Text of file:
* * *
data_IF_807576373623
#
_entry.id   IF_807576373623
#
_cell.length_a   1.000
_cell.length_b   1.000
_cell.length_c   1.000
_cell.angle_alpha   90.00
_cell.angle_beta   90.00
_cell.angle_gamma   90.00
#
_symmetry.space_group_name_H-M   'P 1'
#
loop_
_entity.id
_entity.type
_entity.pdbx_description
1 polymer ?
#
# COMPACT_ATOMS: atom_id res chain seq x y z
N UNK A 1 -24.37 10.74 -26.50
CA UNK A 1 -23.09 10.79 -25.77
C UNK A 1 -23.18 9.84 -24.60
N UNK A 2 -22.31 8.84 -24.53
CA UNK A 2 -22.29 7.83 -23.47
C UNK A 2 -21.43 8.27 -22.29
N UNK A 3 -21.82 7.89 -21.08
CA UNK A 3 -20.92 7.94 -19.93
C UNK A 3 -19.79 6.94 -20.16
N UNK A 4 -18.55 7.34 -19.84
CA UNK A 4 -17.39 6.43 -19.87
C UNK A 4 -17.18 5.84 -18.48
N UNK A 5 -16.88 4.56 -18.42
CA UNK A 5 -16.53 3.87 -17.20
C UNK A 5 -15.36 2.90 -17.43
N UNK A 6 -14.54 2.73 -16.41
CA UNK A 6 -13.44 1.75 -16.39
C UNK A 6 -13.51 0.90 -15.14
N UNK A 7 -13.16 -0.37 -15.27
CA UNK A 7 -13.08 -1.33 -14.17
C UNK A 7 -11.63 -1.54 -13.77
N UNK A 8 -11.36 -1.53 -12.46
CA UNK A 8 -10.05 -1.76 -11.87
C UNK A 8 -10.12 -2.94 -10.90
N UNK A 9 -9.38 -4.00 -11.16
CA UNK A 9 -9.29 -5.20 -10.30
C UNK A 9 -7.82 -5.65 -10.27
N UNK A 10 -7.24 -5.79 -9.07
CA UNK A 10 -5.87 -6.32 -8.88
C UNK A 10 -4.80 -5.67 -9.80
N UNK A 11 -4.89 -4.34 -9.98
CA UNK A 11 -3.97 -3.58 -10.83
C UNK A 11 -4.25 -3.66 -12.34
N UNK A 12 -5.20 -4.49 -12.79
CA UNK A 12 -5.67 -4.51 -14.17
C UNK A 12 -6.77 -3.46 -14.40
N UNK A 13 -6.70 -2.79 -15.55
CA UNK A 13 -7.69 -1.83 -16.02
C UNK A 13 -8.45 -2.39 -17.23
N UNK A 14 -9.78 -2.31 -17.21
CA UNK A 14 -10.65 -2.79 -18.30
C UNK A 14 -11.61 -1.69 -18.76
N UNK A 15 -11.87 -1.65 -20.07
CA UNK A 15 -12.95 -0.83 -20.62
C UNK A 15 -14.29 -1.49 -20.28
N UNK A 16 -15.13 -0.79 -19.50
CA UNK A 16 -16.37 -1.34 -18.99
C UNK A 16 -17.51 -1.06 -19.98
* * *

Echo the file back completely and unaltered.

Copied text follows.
data_IF_807576373623
#
_entry.id   IF_807576373623
#
_cell.length_a   1.000
_cell.length_b   1.000
_cell.length_c   1.000
_cell.angle_alpha   90.00
_cell.angle_beta   90.00
_cell.angle_gamma   90.00
#
_symmetry.space_group_name_H-M   'P 1'
#
loop_
_entity.id
_entity.type
_entity.pdbx_description
1 polymer ?
#
# COMPACT_ATOMS: atom_id res chain seq x y z
N UNK A 1 -24.37 10.74 -26.50
CA UNK A 1 -23.09 10.79 -25.77
C UNK A 1 -23.18 9.84 -24.60
N UNK A 2 -22.31 8.84 -24.53
CA UNK A 2 -22.29 7.83 -23.47
C UNK A 2 -21.43 8.27 -22.29
N UNK A 3 -21.82 7.89 -21.08
CA UNK A 3 -20.92 7.94 -19.93
C UNK A 3 -19.79 6.94 -20.16
N UNK A 4 -18.55 7.34 -19.84
CA UNK A 4 -17.39 6.43 -19.87
C UNK A 4 -17.18 5.84 -18.48
N UNK A 5 -16.88 4.56 -18.42
CA UNK A 5 -16.53 3.87 -17.20
C UNK A 5 -15.36 2.90 -17.43
N UNK A 6 -14.54 2.73 -16.41
CA UNK A 6 -13.44 1.75 -16.39
C UNK A 6 -13.51 0.90 -15.14
N UNK A 7 -13.16 -0.37 -15.27
CA UNK A 7 -13.08 -1.33 -14.17
C UNK A 7 -11.63 -1.54 -13.77
N UNK A 8 -11.36 -1.53 -12.46
CA UNK A 8 -10.05 -1.76 -11.87
C UNK A 8 -10.12 -2.94 -10.90
N UNK A 9 -9.38 -4.00 -11.16
CA UNK A 9 -9.29 -5.20 -10.30
C UNK A 9 -7.82 -5.65 -10.27
N UNK A 10 -7.24 -5.79 -9.07
CA UNK A 10 -5.87 -6.32 -8.88
C UNK A 10 -4.80 -5.67 -9.80
N UNK A 11 -4.89 -4.34 -9.98
CA UNK A 11 -3.97 -3.58 -10.83
C UNK A 11 -4.25 -3.66 -12.34
N UNK A 12 -5.20 -4.49 -12.79
CA UNK A 12 -5.67 -4.51 -14.17
C UNK A 12 -6.77 -3.46 -14.40
N UNK A 13 -6.70 -2.79 -15.55
CA UNK A 13 -7.69 -1.83 -16.02
C UNK A 13 -8.45 -2.39 -17.23
N UNK A 14 -9.78 -2.31 -17.21
CA UNK A 14 -10.65 -2.79 -18.30
C UNK A 14 -11.61 -1.69 -18.76
N UNK A 15 -11.87 -1.65 -20.07
CA UNK A 15 -12.95 -0.83 -20.62
C UNK A 15 -14.29 -1.49 -20.28
N UNK A 16 -15.13 -0.79 -19.50
CA UNK A 16 -16.37 -1.34 -18.99
C UNK A 16 -17.51 -1.06 -19.98